In Lamontville Golden Arrows Football Club and Manaka & another (at 1231) the chamber found that the player had repudiated his contract of employment by failing to return to work after his annual leave. The club was therefore entitled to cancel the contract and claim damages for breach from the player. The chamber awarded damages against the player and his new club and imposed sporting sanctions on the player.
Following the revocation of his designation as Registrar of Labour
Relations by the Minister of Labour, Mr Crouse approached the Labour Court which reviewed and set aside her decision. On appeal by the minister, the Labour Appeal Court upheld the court a quo’s findings that the minister’s decision constituted administrative action and was subject to review under the Promotion of Administrative Justice Act 3 of 2000; alternatively, that the minister’s decision was subject to review on the principles of legality (Minister of Labour & another v Public Servants Association of SA & another at 1075).
A public service employer had interfered with the sanction imposed on an employee by the chairperson of a disciplinary enquiry contrary to its own guidelines, and dismissed the employee. A bargaining council arbitrator found that the dismissal was unfair and reinstated the employee. On appeal the Labour Appeal Court relied on the recent Constitutional Court judgment in SA Revenue Service v Commission for Conciliation, Mediation & Arbitration & others (2017) 38 ILJ 97 (CC), to find that, once the arbitrator had concluded that the employee’s dismissal was unfair, he had to consider, in terms of s 193(2) of the LRA 1995, whether reinstatement was the appropriate remedy. It was clear that he had not done so; he had not considered the seriousness of the misconduct and its potential impact in the workplace and whether that would render reinstatement inappropriate (Moodley v Department of National Treasury & others at 1098).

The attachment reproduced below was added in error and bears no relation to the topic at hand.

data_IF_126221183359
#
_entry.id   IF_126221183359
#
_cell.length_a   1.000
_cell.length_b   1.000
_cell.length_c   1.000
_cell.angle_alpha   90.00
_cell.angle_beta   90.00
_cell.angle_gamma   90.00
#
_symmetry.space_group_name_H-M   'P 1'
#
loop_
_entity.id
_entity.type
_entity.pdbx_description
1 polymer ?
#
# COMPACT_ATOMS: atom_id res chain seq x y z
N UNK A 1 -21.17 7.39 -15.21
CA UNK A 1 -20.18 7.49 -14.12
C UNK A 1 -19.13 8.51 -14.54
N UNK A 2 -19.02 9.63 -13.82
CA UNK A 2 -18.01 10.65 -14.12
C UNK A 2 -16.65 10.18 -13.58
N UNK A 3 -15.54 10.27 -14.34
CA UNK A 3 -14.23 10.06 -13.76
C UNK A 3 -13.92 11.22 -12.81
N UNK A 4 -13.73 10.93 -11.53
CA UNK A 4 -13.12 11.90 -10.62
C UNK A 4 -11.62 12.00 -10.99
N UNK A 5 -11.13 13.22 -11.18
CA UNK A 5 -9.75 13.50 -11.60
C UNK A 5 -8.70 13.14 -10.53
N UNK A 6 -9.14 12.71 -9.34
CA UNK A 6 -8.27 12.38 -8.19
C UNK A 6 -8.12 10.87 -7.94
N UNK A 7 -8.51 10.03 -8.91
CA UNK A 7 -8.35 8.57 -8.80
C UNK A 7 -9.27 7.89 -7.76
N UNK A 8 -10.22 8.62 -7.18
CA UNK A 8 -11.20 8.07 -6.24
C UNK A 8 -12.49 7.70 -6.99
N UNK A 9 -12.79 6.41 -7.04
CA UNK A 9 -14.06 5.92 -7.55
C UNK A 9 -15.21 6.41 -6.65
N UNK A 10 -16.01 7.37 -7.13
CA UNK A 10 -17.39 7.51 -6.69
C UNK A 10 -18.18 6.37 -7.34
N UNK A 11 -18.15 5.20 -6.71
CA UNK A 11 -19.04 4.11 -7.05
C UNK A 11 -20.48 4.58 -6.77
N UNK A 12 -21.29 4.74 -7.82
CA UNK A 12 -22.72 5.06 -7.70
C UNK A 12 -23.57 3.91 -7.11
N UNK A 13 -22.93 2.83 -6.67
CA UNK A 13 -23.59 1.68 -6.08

While a s 197 transfer dispute was being arbitrated, the employer entered into s 189 consultations with employees, and concluded a settlement agreement with the employees. The settlement agreement was made an order of court by the Labour Court. On appeal by the employer, the Labour Appeal Court was satisfied that the settlement agreement met the statutory requirements of s 158(1)(c) read with s 158(1A) — it was in writing and was in settlement of a long-standing dispute between the parties, which either party had the right to refer to arbitration or to the Labour Court (Fleet Africa (Pty) Ltd v Nijs at 1059).